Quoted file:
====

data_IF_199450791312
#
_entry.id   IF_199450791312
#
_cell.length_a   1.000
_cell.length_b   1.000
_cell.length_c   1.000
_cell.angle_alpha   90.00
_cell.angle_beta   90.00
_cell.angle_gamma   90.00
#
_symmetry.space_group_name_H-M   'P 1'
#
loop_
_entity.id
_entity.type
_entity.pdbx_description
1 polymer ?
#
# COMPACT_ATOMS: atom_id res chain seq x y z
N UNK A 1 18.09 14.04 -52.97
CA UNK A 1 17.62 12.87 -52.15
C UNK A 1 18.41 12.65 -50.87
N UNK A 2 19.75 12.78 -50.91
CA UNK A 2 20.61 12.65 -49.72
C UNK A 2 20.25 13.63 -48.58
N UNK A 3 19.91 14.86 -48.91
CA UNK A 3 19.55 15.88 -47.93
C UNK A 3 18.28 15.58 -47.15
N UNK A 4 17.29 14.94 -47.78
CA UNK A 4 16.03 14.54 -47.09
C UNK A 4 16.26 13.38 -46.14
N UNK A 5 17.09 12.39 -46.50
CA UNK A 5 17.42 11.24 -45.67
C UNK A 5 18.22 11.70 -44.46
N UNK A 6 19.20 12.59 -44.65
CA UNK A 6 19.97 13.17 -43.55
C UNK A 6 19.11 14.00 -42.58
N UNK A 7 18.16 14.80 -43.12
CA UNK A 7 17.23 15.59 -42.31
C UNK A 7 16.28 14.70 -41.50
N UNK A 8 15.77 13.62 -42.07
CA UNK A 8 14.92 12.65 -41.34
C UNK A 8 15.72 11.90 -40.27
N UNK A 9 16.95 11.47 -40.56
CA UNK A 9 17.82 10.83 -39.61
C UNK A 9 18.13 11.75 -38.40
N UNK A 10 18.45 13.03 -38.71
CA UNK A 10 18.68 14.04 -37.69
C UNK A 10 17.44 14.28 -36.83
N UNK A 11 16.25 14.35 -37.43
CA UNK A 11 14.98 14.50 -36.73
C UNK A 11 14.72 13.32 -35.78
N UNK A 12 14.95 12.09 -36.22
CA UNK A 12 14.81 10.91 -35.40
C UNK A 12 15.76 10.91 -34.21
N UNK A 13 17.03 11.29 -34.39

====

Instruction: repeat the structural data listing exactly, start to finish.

data_IF_199450791312
#
_entry.id   IF_199450791312
#
_cell.length_a   1.000
_cell.length_b   1.000
_cell.length_c   1.000
_cell.angle_alpha   90.00
_cell.angle_beta   90.00
_cell.angle_gamma   90.00
#
_symmetry.space_group_name_H-M   'P 1'
#
loop_
_entity.id
_entity.type
_entity.pdbx_description
1 polymer ?
#
# COMPACT_ATOMS: atom_id res chain seq x y z
N UNK A 1 18.09 14.04 -52.97
CA UNK A 1 17.62 12.87 -52.15
C UNK A 1 18.41 12.65 -50.87
N UNK A 2 19.75 12.78 -50.91
CA UNK A 2 20.61 12.65 -49.72
C UNK A 2 20.25 13.63 -48.58
N UNK A 3 19.91 14.86 -48.91
CA UNK A 3 19.55 15.88 -47.93
C UNK A 3 18.28 15.58 -47.15
N UNK A 4 17.29 14.94 -47.78
CA UNK A 4 16.03 14.54 -47.09
C UNK A 4 16.26 13.38 -46.14
N UNK A 5 17.09 12.39 -46.50
CA UNK A 5 17.42 11.24 -45.67
C UNK A 5 18.22 11.70 -44.46
N UNK A 6 19.20 12.59 -44.65
CA UNK A 6 19.97 13.17 -43.55
C UNK A 6 19.11 14.00 -42.58
N UNK A 7 18.16 14.80 -43.12
CA UNK A 7 17.23 15.59 -42.31
C UNK A 7 16.28 14.70 -41.50
N UNK A 8 15.77 13.62 -42.07
CA UNK A 8 14.92 12.65 -41.34
C UNK A 8 15.72 11.90 -40.27
N UNK A 9 16.95 11.47 -40.56
CA UNK A 9 17.82 10.83 -39.61
C UNK A 9 18.13 11.75 -38.40
N UNK A 10 18.45 13.03 -38.71
CA UNK A 10 18.68 14.04 -37.69
C UNK A 10 17.44 14.28 -36.83
N UNK A 11 16.25 14.35 -37.43
CA UNK A 11 14.98 14.50 -36.73
C UNK A 11 14.72 13.32 -35.78
N UNK A 12 14.95 12.09 -36.22
CA UNK A 12 14.81 10.91 -35.40
C UNK A 12 15.76 10.91 -34.21
N UNK A 13 17.03 11.29 -34.39